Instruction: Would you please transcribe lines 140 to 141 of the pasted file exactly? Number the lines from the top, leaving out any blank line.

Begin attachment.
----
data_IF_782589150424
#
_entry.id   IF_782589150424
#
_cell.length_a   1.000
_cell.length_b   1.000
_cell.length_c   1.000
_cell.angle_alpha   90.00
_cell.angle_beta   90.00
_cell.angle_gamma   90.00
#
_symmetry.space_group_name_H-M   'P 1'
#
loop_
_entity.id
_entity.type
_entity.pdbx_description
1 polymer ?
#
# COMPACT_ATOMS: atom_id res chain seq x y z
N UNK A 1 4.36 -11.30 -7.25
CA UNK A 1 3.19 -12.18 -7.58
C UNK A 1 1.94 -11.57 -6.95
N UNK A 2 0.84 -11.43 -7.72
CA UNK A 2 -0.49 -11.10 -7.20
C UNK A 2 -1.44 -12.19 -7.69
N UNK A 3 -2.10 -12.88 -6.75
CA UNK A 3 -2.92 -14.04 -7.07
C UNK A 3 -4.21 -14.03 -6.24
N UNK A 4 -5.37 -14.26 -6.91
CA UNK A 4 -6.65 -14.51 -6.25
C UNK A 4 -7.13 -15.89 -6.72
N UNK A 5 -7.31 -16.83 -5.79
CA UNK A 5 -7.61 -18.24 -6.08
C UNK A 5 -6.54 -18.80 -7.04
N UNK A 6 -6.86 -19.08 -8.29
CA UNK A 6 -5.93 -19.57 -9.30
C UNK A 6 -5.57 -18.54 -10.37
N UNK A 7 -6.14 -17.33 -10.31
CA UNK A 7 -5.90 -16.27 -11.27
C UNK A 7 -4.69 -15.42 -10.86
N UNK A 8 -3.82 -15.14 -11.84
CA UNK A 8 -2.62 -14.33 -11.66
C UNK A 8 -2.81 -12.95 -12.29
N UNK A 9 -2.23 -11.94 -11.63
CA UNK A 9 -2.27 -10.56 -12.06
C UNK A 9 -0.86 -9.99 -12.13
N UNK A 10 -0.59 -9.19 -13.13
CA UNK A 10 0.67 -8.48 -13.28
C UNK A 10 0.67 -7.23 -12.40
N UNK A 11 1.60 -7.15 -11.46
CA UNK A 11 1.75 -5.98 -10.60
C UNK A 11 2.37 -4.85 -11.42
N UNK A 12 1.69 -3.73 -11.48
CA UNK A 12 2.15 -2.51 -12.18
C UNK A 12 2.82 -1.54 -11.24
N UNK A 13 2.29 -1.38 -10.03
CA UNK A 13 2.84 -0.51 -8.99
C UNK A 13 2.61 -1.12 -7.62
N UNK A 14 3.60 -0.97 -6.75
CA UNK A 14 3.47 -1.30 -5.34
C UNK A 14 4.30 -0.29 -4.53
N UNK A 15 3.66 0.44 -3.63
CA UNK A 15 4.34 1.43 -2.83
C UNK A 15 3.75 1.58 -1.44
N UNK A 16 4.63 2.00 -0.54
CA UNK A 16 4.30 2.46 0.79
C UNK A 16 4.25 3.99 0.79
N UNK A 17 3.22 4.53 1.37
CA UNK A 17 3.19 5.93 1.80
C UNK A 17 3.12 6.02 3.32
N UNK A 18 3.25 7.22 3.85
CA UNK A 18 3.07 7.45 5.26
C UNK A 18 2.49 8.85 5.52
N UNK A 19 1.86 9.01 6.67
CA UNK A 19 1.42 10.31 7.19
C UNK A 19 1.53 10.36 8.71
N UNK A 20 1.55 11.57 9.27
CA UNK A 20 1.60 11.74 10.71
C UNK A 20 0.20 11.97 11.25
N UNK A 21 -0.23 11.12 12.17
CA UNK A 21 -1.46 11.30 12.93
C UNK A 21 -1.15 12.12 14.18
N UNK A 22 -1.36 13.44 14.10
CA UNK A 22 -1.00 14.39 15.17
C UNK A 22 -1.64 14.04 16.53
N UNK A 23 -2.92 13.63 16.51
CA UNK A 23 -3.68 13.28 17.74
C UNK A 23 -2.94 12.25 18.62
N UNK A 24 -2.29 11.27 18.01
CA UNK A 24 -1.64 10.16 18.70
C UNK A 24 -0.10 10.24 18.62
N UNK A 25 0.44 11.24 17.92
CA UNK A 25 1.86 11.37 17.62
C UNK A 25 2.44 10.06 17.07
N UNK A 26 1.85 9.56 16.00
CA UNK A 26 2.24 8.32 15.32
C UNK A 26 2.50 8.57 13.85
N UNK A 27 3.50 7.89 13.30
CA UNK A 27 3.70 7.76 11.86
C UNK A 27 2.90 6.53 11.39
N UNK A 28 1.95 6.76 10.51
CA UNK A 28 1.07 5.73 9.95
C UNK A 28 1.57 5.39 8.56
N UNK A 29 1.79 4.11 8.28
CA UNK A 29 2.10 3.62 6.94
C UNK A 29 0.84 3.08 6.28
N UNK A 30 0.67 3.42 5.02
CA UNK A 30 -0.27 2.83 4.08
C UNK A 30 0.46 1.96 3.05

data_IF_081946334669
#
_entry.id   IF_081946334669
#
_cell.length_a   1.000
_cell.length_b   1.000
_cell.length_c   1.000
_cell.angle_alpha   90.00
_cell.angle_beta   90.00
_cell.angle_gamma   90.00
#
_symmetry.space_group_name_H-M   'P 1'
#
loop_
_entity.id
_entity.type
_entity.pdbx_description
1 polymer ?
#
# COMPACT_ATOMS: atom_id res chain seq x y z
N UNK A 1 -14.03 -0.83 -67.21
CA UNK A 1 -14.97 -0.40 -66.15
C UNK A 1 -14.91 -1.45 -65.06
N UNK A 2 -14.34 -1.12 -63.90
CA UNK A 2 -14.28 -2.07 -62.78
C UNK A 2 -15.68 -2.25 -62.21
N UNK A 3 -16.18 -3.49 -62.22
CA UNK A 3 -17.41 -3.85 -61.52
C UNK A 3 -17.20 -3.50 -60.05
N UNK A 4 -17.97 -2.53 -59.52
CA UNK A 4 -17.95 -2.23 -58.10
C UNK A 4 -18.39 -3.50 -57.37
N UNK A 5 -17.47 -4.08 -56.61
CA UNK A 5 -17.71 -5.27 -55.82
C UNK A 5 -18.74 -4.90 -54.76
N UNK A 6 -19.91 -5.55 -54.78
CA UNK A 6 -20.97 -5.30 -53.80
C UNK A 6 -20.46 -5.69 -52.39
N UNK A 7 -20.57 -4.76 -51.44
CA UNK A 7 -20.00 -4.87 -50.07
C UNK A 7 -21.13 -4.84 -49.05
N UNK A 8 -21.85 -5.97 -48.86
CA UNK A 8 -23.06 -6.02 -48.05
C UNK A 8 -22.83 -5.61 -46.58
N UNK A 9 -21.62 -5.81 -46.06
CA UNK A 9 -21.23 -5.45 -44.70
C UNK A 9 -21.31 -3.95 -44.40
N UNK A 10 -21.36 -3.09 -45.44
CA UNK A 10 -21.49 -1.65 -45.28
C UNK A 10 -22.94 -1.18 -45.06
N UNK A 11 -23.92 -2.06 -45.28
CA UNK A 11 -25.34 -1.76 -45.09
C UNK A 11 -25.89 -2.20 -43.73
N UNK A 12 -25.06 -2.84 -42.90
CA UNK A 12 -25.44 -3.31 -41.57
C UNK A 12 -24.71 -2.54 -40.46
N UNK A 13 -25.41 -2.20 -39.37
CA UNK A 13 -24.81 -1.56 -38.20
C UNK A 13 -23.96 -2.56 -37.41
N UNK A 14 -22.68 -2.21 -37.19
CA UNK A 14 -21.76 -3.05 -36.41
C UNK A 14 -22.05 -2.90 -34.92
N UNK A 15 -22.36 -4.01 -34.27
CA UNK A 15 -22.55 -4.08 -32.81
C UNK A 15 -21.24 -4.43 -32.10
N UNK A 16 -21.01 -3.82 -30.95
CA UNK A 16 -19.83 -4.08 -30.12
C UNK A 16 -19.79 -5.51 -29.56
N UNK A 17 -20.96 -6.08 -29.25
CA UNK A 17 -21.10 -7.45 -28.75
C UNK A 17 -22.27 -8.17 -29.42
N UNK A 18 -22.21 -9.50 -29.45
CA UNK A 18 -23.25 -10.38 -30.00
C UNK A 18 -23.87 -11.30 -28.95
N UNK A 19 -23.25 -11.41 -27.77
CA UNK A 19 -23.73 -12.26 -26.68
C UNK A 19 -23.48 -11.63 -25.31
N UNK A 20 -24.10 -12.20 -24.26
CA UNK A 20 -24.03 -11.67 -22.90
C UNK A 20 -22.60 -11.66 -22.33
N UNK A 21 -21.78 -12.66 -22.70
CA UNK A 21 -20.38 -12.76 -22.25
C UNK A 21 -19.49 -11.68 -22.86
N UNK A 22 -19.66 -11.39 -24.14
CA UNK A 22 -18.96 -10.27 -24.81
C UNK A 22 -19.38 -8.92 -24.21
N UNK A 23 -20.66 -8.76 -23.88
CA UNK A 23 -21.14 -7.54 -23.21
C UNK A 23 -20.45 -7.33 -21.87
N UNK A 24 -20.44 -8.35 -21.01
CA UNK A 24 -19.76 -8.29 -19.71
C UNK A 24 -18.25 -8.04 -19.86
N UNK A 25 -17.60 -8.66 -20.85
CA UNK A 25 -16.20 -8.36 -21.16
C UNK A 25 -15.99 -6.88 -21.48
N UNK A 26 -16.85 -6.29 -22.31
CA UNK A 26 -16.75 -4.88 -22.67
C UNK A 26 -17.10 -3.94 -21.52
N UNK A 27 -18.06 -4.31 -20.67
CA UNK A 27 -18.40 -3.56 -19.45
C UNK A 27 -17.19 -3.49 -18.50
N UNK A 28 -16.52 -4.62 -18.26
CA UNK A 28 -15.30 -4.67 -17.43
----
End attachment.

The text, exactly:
N UNK A 4 -17.97 -2.53 -59.52
CA UNK A 4 -17.95 -2.23 -58.10